Welcome Back to a Winter Wonder; the Games the Same: England Draw 3-3 with Wales at Twickenham in 1948
Byline: PAUL HAYWARD
ABOOK is screaming to be written about the annual social odyssey that isthe Six Nations Championship. There is a reason nobody has tried it. Like theSixties, if you can remember it, you werent really there.
To remain self-disciplined and clock-watchingly sober in pursuit of anecdotesand insights in Edinburgh, Cardiff, Dublin and Paris would render the bookunwritable. You cant observe the Six Nations, you must live it. This is the onesporting tournament of which we can say: the more they mess about with it, themore it stays the same.
Here are some of the stunts and problems that have failed to damage the mostclassless ritual in all European sport: the Tongan Lesley Vainikolo playingrugby league for New Zealand then rugby union for England, Kiwis turning out asfaux Scots, grannies being disinterred to bolster the flagging Welsh withsouthern hemisphere blood, staggered and inconvenient kick-off times, impendingFriday night fixtures, an excess of bump-and-shove attritional rugby.
Safety-first media training for gloriously garrulous players, France turningthemselves into England, scavenging hotels that raise rates from [pounds sterling]100 per nightto [pounds sterling]300 per fitful sleep, occasional outbreaks of thuggery and finally themonoculture of Premier League football, from which Six Nations rugby is such ablessed escape.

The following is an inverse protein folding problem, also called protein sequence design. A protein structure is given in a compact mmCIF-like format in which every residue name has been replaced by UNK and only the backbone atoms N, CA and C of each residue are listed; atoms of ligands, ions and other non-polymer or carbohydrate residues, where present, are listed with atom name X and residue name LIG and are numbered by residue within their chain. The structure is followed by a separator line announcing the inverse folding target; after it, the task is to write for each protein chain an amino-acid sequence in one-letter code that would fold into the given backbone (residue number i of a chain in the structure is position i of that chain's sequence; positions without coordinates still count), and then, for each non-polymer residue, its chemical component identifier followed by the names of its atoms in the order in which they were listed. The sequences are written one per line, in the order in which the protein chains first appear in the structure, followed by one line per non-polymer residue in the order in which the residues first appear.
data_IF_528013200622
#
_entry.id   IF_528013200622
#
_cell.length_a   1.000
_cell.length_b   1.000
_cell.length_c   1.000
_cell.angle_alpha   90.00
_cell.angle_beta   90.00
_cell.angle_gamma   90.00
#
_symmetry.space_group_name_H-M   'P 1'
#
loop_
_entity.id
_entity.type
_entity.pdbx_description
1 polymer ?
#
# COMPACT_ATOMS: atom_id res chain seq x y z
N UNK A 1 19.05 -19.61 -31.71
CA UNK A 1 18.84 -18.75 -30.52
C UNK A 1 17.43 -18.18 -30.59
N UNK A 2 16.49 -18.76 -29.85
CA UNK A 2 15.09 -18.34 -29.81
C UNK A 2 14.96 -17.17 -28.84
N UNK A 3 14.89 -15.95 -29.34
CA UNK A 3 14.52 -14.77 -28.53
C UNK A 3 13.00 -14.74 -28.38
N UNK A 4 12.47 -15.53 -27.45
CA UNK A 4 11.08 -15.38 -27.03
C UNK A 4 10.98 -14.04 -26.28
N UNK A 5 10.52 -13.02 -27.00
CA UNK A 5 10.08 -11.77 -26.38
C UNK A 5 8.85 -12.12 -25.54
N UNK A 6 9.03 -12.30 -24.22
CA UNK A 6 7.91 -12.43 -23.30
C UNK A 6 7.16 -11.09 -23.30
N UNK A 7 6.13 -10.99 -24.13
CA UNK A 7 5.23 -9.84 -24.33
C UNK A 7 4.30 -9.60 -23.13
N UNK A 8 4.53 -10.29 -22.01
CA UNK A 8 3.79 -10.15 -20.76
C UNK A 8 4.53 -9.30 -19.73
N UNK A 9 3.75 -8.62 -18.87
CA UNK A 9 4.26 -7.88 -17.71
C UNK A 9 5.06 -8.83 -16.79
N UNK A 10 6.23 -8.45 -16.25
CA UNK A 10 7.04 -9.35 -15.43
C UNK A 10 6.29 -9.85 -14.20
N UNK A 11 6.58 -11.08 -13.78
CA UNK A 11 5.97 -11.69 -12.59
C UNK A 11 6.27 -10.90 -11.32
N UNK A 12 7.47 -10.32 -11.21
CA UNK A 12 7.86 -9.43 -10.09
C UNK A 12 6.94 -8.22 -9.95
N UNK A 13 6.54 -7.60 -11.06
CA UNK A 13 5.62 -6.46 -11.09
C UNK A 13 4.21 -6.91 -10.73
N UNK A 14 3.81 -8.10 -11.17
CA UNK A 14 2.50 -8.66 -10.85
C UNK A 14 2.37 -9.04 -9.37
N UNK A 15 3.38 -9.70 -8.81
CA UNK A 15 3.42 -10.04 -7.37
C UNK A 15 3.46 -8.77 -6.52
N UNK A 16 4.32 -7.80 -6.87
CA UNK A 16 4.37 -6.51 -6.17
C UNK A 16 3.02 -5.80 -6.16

Put it this way: you would wait an age to hear rugbys rulers fretting overwhether a minutes silence to commemorate 23 deaths (the Munich air disaster)would be violated at Twickenham, Croke Park or Murrayfield. It will be a coldday in hell before an England football captain, in this case Phil Vickery, canadmit to be being put to bed on the wrong end of five gallons of wine after hisinternational debut without being held up as a symbol of decadence anddegradation.
There are bigger events this year, Euro 2008 and the Beijing Olympics amongthem. But there is no greater rebuff to winter than waking on a Saturdaymorning with the knowledge that the tribal loathing which sometimes separatesthe English from the French and the Scotsthe English from everyone, if truth be toldis about to be subsumed by healthy camaraderie, by a game of rugby, in whicheveryone respects the anthem and no lynch mobs hound the referee. …